Brandy is an intense achiever, and when she spots heartthrob Rusty Waters (Scott Porter) – voted “best body” in the yearbook – she puts her mind to the next thing she wants to achieve.
After an embarrassing encounter with Rusty at a party, Brandy, with the help of her more experienced friends, makes a check-list of all the sex-related things she wants to do by the end of summer, before she sets off for college.
As far as raunchy sex comedies go, “The To Do List” follows in the path of “There’s Something About Mary” and “Superbad.” It certainly doesn’t skimp on the jokes – it’s filled to the brim with them – and it doesn’t shy from the scatological. There’s gross-out humor aplenty. But where “Superbad” (a film with a similar setting and many of the same cast members) had a story of friendship nestled in its soft underbelly, “The To Do List” remains flinty, only hinting at deeper themes.
That’s largely because the comedy of “The To Do List” can be a double-edged sword, with jokes and actions perhaps undercutting real character emotions. Brandy is decidedly set on achieving her list, but ultimately, it seems only so that she can say she did. For her, sexual encounters are never about loving, caring for, or even actually liking the other person, they’re always about achieving a goal.
Packed with a robust supporting cast, “The To Do List” does a good job of building scenes around genuinely unique characters. Unlike this summer’s “The Heat,” whose characters felt so ridiculous and unimaginably incompetent, the supporting players here feel like they could really exist within this comedic world. Even Rachel Bilson, as Brandy’s older sister Amber, who might be the most over-the-top, still seems rooted in this reality, and a scene of her physically fighting with Brandy is well-played against a scene of Cameron (Johnny Simmons) excitedly hugging Duffy (Christopher Mintz-Plasse) after a phone call.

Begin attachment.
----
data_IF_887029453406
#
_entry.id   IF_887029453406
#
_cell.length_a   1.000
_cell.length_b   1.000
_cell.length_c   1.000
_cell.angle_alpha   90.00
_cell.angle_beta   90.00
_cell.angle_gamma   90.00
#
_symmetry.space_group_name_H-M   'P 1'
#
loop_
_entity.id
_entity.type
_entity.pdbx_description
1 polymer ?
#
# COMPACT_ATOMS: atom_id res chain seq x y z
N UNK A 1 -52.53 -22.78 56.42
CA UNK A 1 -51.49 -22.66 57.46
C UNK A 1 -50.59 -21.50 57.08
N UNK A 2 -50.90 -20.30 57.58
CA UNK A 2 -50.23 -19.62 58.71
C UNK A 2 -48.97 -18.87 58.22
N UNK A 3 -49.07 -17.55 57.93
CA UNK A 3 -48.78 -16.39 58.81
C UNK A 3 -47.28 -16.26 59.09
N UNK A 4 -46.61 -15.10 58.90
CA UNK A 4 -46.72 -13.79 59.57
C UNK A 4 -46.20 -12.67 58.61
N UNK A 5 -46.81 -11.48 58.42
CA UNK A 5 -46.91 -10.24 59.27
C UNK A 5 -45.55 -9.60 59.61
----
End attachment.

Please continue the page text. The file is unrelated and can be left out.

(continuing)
Screenwriter and director Maggie Carey wrote the script with Aubrey Plaza in mind, instructing her to do her version of Tracy Flick from Alexander Payne’s “Election,” and Plaza summons a prickly, defiant persona – one which supervisor Willy (Bill Hader) suggests has kept people at a distance. And though there are opportunities for Brandy to change and lighten up, especially with Cameron, her lab partner with a bad case of puppy love, we never see that she’s changed in a big way.
There doesn’t have to be anything wrong with playing sex for laughs – here, 90s-era fashion and technologies are certainly played that way – but we never get the sense that Brandy is getting any sort of authentic enjoyment out of her physical encounters. Because she’s never had any romantic experiences before, her flings seem less like acts of feminist liberation than of naïveté. Brandy might look to the smiling photo of Hillary Clinton on her desk for feminist inspiration, but certainly Hillary would have a few things to say about casual sexual escapades. Or at least she will in 1998.